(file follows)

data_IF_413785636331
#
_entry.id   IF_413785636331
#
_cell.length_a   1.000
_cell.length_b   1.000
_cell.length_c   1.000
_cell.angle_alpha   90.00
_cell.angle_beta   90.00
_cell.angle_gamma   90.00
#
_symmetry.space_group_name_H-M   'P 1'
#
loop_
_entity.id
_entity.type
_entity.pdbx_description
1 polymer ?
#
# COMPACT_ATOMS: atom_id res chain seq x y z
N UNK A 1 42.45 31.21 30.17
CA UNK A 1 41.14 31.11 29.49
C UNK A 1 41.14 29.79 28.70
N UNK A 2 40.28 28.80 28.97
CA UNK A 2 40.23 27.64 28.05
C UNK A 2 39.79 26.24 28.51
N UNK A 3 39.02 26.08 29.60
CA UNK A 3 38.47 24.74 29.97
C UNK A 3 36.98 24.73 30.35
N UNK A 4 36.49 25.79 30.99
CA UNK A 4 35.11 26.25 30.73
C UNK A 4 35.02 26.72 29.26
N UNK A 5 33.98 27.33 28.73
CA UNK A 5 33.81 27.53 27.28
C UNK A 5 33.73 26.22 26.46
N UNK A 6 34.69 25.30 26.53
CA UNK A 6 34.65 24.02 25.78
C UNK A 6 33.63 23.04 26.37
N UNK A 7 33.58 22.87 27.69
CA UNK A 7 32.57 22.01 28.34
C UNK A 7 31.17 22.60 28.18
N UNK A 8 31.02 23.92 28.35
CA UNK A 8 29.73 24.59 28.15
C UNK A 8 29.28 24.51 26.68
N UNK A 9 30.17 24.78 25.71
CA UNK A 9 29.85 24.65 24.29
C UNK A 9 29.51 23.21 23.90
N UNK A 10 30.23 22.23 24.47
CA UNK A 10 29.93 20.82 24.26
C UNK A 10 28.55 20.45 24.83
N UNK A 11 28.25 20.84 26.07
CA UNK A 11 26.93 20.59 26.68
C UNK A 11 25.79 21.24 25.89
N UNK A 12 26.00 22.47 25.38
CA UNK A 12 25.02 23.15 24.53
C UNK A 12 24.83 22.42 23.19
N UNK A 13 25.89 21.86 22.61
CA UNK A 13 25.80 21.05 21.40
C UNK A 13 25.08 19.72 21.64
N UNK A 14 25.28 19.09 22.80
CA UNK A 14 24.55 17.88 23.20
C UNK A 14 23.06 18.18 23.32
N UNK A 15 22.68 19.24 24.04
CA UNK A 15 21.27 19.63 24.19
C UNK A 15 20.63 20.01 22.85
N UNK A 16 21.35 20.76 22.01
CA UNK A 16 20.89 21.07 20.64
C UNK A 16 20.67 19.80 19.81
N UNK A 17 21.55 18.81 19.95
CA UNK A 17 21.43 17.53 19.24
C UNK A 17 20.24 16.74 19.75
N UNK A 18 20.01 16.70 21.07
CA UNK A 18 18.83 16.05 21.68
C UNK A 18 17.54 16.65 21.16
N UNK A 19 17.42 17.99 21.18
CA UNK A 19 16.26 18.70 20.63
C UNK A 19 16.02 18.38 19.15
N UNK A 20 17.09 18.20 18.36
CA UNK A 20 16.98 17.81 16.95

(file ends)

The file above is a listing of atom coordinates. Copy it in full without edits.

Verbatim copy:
data_IF_413785636331
#
_entry.id   IF_413785636331
#
_cell.length_a   1.000
_cell.length_b   1.000
_cell.length_c   1.000
_cell.angle_alpha   90.00
_cell.angle_beta   90.00
_cell.angle_gamma   90.00
#
_symmetry.space_group_name_H-M   'P 1'
#
loop_
_entity.id
_entity.type
_entity.pdbx_description
1 polymer ?
#
# COMPACT_ATOMS: atom_id res chain seq x y z
N UNK A 1 42.45 31.21 30.17
CA UNK A 1 41.14 31.11 29.49
C UNK A 1 41.14 29.79 28.70
N UNK A 2 40.28 28.80 28.97
CA UNK A 2 40.23 27.64 28.05
C UNK A 2 39.79 26.24 28.51
N UNK A 3 39.02 26.08 29.60
CA UNK A 3 38.47 24.74 29.97
C UNK A 3 36.98 24.73 30.35
N UNK A 4 36.49 25.79 30.99
CA UNK A 4 35.11 26.25 30.73
C UNK A 4 35.02 26.72 29.26
N UNK A 5 33.98 27.33 28.73
CA UNK A 5 33.81 27.53 27.28
C UNK A 5 33.73 26.22 26.46
N UNK A 6 34.69 25.30 26.53
CA UNK A 6 34.65 24.02 25.78
C UNK A 6 33.63 23.04 26.37
N UNK A 7 33.58 22.87 27.69
CA UNK A 7 32.57 22.01 28.34
C UNK A 7 31.17 22.60 28.18
N UNK A 8 31.02 23.92 28.35
CA UNK A 8 29.73 24.59 28.15
C UNK A 8 29.28 24.51 26.68
N UNK A 9 30.17 24.78 25.71
CA UNK A 9 29.85 24.65 24.29
C UNK A 9 29.51 23.21 23.90
N UNK A 10 30.23 22.23 24.47
CA UNK A 10 29.93 20.82 24.26
C UNK A 10 28.55 20.45 24.83
N UNK A 11 28.25 20.84 26.07
CA UNK A 11 26.93 20.59 26.68
C UNK A 11 25.79 21.24 25.89
N UNK A 12 26.00 22.47 25.38
CA UNK A 12 25.02 23.15 24.53
C UNK A 12 24.83 22.42 23.19
N UNK A 13 25.89 21.86 22.61
CA UNK A 13 25.80 21.05 21.40
C UNK A 13 25.08 19.72 21.64
N UNK A 14 25.28 19.09 22.80
CA UNK A 14 24.55 17.88 23.20
C UNK A 14 23.06 18.18 23.32
N UNK A 15 22.68 19.24 24.04
CA UNK A 15 21.27 19.63 24.19
C UNK A 15 20.63 20.01 22.85
N UNK A 16 21.35 20.76 22.01
CA UNK A 16 20.89 21.07 20.64
C UNK A 16 20.67 19.80 19.81
N UNK A 17 21.55 18.81 19.95
CA UNK A 17 21.43 17.53 19.24
C UNK A 17 20.24 16.74 19.75
N UNK A 18 20.01 16.70 21.07
CA UNK A 18 18.83 16.05 21.68
C UNK A 18 17.54 16.65 21.16
N UNK A 19 17.42 17.99 21.18
CA UNK A 19 16.26 18.70 20.63
C UNK A 19 16.02 18.38 19.15
N UNK A 20 17.09 18.20 18.36
CA UNK A 20 16.98 17.81 16.95